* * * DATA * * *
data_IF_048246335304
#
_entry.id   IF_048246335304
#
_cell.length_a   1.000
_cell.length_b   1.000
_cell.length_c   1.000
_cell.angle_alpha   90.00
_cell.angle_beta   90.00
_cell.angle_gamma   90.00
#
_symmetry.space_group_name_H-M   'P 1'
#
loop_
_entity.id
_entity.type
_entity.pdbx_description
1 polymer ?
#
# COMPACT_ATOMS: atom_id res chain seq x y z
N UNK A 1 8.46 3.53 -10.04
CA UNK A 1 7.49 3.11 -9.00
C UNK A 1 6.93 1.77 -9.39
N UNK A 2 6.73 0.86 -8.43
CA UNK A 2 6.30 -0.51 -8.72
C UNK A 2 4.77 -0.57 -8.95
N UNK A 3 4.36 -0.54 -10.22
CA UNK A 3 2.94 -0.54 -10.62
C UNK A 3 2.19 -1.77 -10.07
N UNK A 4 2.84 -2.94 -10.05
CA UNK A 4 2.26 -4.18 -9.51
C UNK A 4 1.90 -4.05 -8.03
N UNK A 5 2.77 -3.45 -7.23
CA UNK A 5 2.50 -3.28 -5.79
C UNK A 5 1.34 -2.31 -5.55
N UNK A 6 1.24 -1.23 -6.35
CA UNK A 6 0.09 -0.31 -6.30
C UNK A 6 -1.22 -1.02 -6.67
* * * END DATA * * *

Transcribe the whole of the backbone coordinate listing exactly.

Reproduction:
data_IF_048246335304
#
_entry.id   IF_048246335304
#
_cell.length_a   1.000
_cell.length_b   1.000
_cell.length_c   1.000
_cell.angle_alpha   90.00
_cell.angle_beta   90.00
_cell.angle_gamma   90.00
#
_symmetry.space_group_name_H-M   'P 1'
#
loop_
_entity.id
_entity.type
_entity.pdbx_description
1 polymer ?
#
# COMPACT_ATOMS: atom_id res chain seq x y z
N UNK A 1 8.46 3.53 -10.04
CA UNK A 1 7.49 3.11 -9.00
C UNK A 1 6.93 1.77 -9.39
N UNK A 2 6.73 0.86 -8.43
CA UNK A 2 6.30 -0.51 -8.72
C UNK A 2 4.77 -0.57 -8.95
N UNK A 3 4.36 -0.54 -10.22
CA UNK A 3 2.94 -0.54 -10.62
C UNK A 3 2.19 -1.77 -10.07
N UNK A 4 2.84 -2.94 -10.05
CA UNK A 4 2.26 -4.18 -9.51
C UNK A 4 1.90 -4.05 -8.03
N UNK A 5 2.77 -3.45 -7.23
CA UNK A 5 2.50 -3.28 -5.79
C UNK A 5 1.34 -2.31 -5.55
N UNK A 6 1.24 -1.23 -6.35
CA UNK A 6 0.09 -0.31 -6.30
C UNK A 6 -1.22 -1.02 -6.67